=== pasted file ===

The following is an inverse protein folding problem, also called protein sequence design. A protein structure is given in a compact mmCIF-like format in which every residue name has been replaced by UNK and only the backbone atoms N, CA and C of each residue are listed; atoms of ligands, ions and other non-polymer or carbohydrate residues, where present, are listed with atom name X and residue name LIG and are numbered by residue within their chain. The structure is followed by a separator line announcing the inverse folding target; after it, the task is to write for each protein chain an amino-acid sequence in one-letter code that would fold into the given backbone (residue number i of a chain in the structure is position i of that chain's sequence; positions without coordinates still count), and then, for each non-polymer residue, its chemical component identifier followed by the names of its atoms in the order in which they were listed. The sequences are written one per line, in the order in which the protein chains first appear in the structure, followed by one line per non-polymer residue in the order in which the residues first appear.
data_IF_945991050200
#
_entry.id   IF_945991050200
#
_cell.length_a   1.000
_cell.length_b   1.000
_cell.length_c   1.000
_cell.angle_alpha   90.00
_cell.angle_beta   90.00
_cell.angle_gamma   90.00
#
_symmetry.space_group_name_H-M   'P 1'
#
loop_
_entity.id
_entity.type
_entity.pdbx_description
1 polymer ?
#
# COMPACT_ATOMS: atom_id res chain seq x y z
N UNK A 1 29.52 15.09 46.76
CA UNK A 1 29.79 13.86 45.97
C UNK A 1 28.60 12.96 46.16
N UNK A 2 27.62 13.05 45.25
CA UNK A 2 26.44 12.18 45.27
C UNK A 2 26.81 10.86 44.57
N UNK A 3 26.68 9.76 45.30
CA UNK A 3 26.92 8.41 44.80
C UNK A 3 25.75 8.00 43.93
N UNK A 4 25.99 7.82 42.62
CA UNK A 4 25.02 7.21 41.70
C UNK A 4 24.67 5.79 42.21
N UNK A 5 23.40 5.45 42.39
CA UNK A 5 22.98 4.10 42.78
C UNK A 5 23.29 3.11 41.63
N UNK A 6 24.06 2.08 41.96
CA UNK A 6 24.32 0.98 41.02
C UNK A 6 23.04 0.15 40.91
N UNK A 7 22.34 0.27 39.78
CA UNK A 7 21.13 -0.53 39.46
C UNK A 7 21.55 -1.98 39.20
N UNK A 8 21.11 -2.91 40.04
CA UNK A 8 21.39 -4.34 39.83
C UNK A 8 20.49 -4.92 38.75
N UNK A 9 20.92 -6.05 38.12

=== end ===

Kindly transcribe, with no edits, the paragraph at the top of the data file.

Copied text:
The following is an inverse protein folding problem, also called protein sequence design. A protein structure is given in a compact mmCIF-like format in which every residue name has been replaced by UNK and only the backbone atoms N, CA and C of each residue are listed; atoms of ligands, ions and other non-polymer or carbohydrate residues, where present, are listed with atom name X and residue name LIG and are numbered by residue within their chain. The structure is followed by a separator line announcing the inverse folding target; after it, the task is to write for each protein chain an amino-acid sequence in one-letter code that would fold into the given backbone (residue number i of a chain in the structure is position i of that chain's sequence; positions without coordinates still count), and then, for each non-polymer residue, its chemical component identifier followed by the names of its atoms in the order in which they were listed. The sequences are written one per line, in the order in which the protein chains first appear in the structure, followed by one line per non-polymer residue in the order in which the residues first appear.